Wednesday, March 11, 2020

Ireland - Installment V

Saturday evening, September 14, in Kenmare was the evening of the big All Ireland Senior Football Championship 2019 - Kerry vs Dublin that we had been hearing so much about all along our trip so far. Due to all of the flags, bunting and banners in Kerry's colors, green and orange, that we had been seeing everywhere as we drove the highways and byways, we knew that we were in Kerry territory. Rich and I were also careful to pick a pub for dinner where we were pretty sure the game would be on all of the TVs. PF McCarthy's  was our choice based solely upon it's appearance and it was a great one.

The Guinness stew was to die for and the Fish and Chips that Rich picked was one of the best of our trip. But the best part of the evening was the conversation we had with the two young German women at the table next to us. Neither they nor we knew the first thing about the game going on which made the talk at our tables even funnier. One of the young ladies was furiously trying to Google the rules each time a referee held up a different colored penalty card. In the end all four of us chose to just cheer along with the crowd when Kerry did something positive, or groan when they committed a mistake. I did notice though, that the actual Irish fans in the pub were much better mannered when Kerry received a bad call than the Ohio State fans here at home when our team was in a similar situation! Hmmm? Ultimately Kerry lost and everyone in the pub when on drinking congenially.

Sunday morning, after a lovely breakfast in the dining room of Shelburn Lodge where I had the delicious porridge with whisky sauce, we decided to  stroll around town a bit to check out the shops.  I didn't really expect for any of them to be open on Sunday but since Kenmare is such a tourist town there were a few open. Of course I found a woolen shop with yarn in it and couldn't resist another purchase.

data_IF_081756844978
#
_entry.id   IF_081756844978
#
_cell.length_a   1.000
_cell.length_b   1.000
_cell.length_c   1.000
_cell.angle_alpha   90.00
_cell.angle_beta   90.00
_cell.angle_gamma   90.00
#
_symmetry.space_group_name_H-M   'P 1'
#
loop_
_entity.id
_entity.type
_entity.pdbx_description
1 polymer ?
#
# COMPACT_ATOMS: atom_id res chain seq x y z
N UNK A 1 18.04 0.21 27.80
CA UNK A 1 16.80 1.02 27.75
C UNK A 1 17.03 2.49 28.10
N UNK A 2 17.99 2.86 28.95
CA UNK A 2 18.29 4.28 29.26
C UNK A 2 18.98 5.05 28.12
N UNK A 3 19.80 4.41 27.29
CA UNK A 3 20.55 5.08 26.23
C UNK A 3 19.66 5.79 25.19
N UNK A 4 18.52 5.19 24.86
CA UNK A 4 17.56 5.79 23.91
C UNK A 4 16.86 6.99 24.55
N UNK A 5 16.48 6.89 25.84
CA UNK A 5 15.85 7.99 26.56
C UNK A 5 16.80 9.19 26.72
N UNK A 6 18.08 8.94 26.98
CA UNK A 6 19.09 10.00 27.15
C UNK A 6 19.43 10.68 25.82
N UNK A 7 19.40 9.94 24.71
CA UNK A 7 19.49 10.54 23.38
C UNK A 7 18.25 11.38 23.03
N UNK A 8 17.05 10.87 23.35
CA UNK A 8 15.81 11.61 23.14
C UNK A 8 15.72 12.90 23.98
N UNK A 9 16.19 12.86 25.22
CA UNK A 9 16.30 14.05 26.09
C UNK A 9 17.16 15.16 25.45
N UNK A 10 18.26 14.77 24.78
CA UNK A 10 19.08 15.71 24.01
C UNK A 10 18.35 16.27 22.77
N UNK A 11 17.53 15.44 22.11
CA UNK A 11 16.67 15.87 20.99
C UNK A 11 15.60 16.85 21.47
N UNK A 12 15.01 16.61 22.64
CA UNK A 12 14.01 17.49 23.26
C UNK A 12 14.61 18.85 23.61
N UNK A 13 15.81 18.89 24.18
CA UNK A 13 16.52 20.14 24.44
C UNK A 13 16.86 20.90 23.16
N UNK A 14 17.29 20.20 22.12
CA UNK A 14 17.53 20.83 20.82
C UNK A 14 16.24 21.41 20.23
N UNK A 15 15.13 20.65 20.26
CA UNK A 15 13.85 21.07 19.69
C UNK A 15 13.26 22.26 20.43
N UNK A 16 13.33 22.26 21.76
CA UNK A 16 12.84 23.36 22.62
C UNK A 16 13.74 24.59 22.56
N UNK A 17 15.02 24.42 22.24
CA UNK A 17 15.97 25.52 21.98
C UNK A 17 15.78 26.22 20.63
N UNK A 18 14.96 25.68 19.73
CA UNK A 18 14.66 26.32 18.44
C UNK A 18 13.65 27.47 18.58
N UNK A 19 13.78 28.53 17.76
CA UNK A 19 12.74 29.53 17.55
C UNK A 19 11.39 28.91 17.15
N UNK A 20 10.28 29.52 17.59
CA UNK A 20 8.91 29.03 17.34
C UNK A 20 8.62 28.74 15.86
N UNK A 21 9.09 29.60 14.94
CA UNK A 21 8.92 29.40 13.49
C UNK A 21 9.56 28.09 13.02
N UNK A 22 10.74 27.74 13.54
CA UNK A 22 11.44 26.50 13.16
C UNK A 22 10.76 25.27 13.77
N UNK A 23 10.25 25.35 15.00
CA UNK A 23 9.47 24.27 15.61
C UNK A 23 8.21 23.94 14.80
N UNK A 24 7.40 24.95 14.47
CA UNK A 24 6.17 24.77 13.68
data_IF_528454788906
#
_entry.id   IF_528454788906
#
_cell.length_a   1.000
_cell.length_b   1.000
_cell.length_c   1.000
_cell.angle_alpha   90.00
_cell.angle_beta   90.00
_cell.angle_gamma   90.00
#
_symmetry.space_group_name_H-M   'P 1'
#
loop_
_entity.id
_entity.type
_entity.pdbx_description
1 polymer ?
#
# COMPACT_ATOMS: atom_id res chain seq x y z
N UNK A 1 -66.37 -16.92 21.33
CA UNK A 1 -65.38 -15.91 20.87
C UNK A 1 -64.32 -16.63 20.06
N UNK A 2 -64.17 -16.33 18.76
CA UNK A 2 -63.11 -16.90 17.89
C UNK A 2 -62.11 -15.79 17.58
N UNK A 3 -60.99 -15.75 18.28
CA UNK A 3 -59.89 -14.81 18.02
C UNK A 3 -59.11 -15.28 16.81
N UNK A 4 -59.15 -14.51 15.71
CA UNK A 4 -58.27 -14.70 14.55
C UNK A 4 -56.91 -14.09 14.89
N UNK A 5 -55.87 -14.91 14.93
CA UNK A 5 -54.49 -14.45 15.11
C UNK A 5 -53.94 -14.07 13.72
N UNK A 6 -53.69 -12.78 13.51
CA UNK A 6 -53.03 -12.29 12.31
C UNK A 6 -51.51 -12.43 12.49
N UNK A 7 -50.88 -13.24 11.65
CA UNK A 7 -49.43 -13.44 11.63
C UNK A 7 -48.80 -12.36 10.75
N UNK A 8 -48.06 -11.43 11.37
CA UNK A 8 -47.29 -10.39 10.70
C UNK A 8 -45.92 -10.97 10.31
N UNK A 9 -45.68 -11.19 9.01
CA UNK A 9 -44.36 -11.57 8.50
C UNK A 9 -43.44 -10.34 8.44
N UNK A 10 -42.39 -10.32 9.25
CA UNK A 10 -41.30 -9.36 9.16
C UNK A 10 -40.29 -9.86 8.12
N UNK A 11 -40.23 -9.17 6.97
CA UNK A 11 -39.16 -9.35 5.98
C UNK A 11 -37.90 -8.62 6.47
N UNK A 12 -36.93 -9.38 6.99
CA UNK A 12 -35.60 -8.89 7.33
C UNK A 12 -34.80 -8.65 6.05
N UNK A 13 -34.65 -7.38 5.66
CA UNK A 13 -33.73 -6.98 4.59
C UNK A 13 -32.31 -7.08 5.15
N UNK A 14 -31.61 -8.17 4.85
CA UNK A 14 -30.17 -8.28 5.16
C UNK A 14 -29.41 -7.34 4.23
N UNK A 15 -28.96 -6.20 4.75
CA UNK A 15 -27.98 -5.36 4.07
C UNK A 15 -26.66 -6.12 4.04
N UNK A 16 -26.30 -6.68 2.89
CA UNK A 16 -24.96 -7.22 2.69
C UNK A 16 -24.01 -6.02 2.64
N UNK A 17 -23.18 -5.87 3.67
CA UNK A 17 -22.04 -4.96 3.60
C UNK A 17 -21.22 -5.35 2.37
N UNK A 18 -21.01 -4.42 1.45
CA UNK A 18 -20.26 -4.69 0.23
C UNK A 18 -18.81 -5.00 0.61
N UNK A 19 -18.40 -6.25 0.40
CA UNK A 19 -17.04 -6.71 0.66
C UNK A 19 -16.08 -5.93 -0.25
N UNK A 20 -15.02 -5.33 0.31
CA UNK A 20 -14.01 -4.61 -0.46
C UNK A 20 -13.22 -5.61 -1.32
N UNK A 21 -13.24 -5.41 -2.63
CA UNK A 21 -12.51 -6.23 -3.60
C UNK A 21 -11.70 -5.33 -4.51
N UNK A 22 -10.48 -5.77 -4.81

We also noticed a long line outside a lovely French bakery so of course we had to stop for mid-morning coffee and a pastry. We were not disappointed as we sat at a table on the sidewalk and watched the crowds.


After our delicious break we decided to go in search of the Kenmare stone circle that we had seen on an episode of Rick Steves PBS travel show. Tucked away in a grassy, out of the way corner of Kenmare, we found an actual stone circle. This was another one of my favorite places to see in Ireland.  I'm beginning to think that in another life I may have been an ancient Celt, or maybe a Druid Goddess. Who knows?




Rich dared to lay a hand on the center stone (sacrificial altar?) Luckily he didn't disappear into another time and place and we were able to continue on our trip the next day.

Later that same day we drove aimlessly around the country roads surrounding Kenmare. One of our discoveries was a small gourmet chocolate shop, Lorge Chocolatier. With a full showcase of chocolates to choose from we made a modest purchase of a variety of chocolates. They didn't even make it out of Kenmare as we began tasting after dinner and, well, one thing led to another! I suggest you check out the link that I provided so you can enjoy a feast for the eyes if not the palate. Lorge also offers classes in chocolate making and if I lived nearby I would certainly love to make myself sick in one of those classes!


That evening we had our supper in a small pizza shop in town and decided to turn in early because we had quite a few sites to see on our way to Kinsale, our next stop.

Wednesday, February 12, 2020

Ireland - Installment IV

We spent September 14th and 15th in Kenmare in County Kerry where we would later watch the "Big Match" between Kerry and Dublin in the Irish Football playoff on Saturday night. More on that later. The drive to Kenmare along the narrow, twisty roads was absolutely lovely. Most of the roads were lined with hedges of fuschia shrubs. These plants that we buy in hanging baskets in the spring to grace our porches and patios, grow wild and woody in Ireland's temperate climate. So to label the autumn colorful in Ireland means an entirely different thing than the earthy colors of fall at home.


We drove along the picturesque coastal roads for a little way before heading inland towards Kenmare and the vistas did not disappoint. The famous Ring of Kerry drive is so rife with breathtaking views that I have to recheck my iphone camera on each one to be sure just where I snapped the pictures!